52 Foods Week Twenty One: Bacon

Last Saturday, I celebrated my birthday with an epic dance party as envisioned by my 12 year old self. It came off like Young M.C., with tons of early 90s R&B, folks dressed in fantastic neons, silks and bike shorts and above all lots and lots of dancing. This post isn’t really about my birthday, beyond introducing the provenance of this week’s bacon. An earlier Fifty Two Foods post covered a side dish we brought to a pork dinner some friends hosted. Those same friends brought me a truly thoughtful birthday gift of seriously gorgeous, thick cut bacon from the same hog as that glorious dinner.

Birthday Bacon

James Villas, a most laudable food writer, and author of The Bacon Cookbook, writes that “bacon is one of the oldest meats in history,” and that rich history is evidenced in the myriad dishes that use bacon to add flavor and richness. I’ve already used bacon or its cousin in two posts, and I expect it will make a few more cameos before the year is through. However, to truly do a bacon post justice—and, moreover, to do justice to this very special bacon—I wanted to prepare a meal where bacon stands front and center. No other dish succeeds at this like the humble BLT.

BLTs are so ubiquitous, it is easy to overlook the care that is needed to make an excellent version of the sandwich. The lettuce and tomato must both be fresher and more flavorful than in most sandwiches, because they are so central to the overall flavor. The bacon, meanwhile, must be neither so crisp that it makes the sandwich dry nor so soft that it is chewy. My preference is for a few slices of thick cut bacon, that have cooked slowly, achieving an outward crispness while maintaining a slight toothsomeness. The bread should be lightly grilled, with just enough mayo to coat each slice. When these elements all come together correctly, they create a wonderful dance: warm and cool, salty and juicy, tender and crisp.

For our BLTs, we began with five impressively thick slices of bacon, cooked slowly on a Lodge griddle.

Bacon on the Griddle

I flipped the bacon periodically and cooked it over medium heat for 30 minutes, shifting the slices if one was taking on color too quickly. When they were finished, they had lost about 30% of their size, and had taken on an even dark brown color. I haven’t had a chance to ask how the bacon was smoked, but I’m pretty certain maple was involved, as they had a very nice sweet aroma.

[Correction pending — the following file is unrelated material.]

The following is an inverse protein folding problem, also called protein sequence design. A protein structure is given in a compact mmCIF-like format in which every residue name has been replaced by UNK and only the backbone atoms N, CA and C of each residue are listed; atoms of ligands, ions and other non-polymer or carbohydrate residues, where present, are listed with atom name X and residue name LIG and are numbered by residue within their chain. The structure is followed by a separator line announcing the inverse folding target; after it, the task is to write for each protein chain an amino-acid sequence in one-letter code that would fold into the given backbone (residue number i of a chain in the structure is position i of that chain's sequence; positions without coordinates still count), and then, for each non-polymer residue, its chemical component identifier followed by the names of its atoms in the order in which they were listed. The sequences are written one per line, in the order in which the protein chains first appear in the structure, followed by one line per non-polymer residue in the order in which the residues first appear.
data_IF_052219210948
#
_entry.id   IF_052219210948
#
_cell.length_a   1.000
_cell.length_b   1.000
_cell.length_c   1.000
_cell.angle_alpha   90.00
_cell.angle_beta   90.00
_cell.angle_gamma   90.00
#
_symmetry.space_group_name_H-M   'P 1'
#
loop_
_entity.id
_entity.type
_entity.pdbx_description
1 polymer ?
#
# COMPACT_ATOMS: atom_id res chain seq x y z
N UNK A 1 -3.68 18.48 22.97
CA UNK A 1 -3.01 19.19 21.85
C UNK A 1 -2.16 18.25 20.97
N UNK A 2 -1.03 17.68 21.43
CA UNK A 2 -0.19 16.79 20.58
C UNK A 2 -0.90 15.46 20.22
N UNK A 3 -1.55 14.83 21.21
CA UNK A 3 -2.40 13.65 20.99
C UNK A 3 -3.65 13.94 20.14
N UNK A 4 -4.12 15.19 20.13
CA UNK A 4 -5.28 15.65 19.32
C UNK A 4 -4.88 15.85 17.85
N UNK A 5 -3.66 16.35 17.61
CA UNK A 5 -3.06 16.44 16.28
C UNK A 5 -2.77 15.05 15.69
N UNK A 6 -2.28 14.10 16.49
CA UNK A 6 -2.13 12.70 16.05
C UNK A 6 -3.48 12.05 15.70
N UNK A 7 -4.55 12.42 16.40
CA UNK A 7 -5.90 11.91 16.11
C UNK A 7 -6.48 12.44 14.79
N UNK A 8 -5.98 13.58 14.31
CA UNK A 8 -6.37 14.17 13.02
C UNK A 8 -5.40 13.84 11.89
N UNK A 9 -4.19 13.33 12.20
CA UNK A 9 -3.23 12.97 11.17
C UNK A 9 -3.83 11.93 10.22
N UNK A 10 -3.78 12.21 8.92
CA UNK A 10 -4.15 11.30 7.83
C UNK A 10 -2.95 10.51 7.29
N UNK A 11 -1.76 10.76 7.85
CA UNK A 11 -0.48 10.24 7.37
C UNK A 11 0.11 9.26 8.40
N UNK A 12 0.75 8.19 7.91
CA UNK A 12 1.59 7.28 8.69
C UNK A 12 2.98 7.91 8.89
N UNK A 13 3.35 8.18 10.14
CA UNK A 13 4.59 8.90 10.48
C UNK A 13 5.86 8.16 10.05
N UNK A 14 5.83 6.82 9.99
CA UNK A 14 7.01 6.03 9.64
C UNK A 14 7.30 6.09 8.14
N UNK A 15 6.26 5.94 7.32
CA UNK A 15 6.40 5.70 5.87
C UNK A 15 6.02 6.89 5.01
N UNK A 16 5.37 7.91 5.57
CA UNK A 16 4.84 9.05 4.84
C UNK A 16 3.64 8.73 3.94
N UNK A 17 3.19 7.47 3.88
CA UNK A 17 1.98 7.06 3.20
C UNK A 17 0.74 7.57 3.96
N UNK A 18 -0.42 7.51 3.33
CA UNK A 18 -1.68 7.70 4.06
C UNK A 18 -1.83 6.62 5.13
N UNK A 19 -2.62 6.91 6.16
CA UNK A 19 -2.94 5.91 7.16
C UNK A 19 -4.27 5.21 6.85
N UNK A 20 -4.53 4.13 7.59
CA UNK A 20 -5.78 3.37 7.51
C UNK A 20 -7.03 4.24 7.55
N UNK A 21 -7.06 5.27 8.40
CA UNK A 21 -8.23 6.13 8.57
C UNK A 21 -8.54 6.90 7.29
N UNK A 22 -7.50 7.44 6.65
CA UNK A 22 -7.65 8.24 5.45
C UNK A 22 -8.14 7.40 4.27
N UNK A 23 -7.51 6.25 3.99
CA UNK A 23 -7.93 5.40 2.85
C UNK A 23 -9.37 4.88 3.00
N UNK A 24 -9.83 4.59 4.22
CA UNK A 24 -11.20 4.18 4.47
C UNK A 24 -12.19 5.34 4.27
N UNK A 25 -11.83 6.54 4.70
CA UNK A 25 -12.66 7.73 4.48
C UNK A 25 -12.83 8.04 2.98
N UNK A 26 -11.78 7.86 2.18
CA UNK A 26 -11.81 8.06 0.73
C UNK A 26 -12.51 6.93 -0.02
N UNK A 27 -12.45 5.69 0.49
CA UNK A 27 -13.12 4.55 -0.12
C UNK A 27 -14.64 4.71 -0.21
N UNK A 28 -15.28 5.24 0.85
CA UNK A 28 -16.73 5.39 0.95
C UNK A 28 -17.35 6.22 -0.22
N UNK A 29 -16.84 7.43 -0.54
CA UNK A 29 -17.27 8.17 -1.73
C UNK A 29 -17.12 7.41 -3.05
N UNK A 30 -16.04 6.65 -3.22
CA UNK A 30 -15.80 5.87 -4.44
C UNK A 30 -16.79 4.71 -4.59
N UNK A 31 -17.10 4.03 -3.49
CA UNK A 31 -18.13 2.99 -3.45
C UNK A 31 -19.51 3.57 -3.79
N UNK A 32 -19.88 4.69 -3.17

Almost Done

For the tomatoes, we selected two smallish red ones of an unspecified heirloom variety. I sliced them fairly thinly.

Heirloom Tomatoes

Finally, we used some very fresh green leaf lettuce from the Farmers’ Market.

Fresh Green Leaf Lettuce

For bread, I took the recommendation of the OctoberFeast Bakery vendor, and chose their excellent Pretzel Bread. I sliced the bread on the diagonal for extra long slices.

Sliced Pretzel Bread

In a fit of decadence, we dipped the outside of each slice in the bacon grease, then grilled them for a few minutes in a panini press. This left the outsides of each piece slightly crispy, while the insides were warm and soft.

Grilled Bread

We added mayo to each slice, then added the bacon.

Apply Bacon

The lettuce came next, followed by the tomatoes.

Apply Tomato

We stuck a skewer through each half and sliced the sandwiches down the center. Then enjoyed.

Up Close and Personal

This was easily one of the best BLTs I’ve ever had. The bacon was simply outstanding—thick and dense with smoke and salt. It offset the fresh, light flavor of the lettuce and tomato perfectly. The bread was also very well matched, and grilling with the bacon grease just amped up the B-factor in a fantastic fashion. My only regret is that there isn’t more bacon.

Enjoy all the photos here.

One Comment

  1. Jen
    Posted May 29, 2011 at 11:49 am | Permalink

    Arguably the best BLT ever. And, I’ve had a few.

One Trackback

  • By 52 Foods Week Twenty Eight: Rabbit on August 6, 2011 at 3:36 pm

    […] from the spit and let it rest about 10 or 15 minutes before enlisting Leon, the purveyor of amazing bacon, to carve it […]

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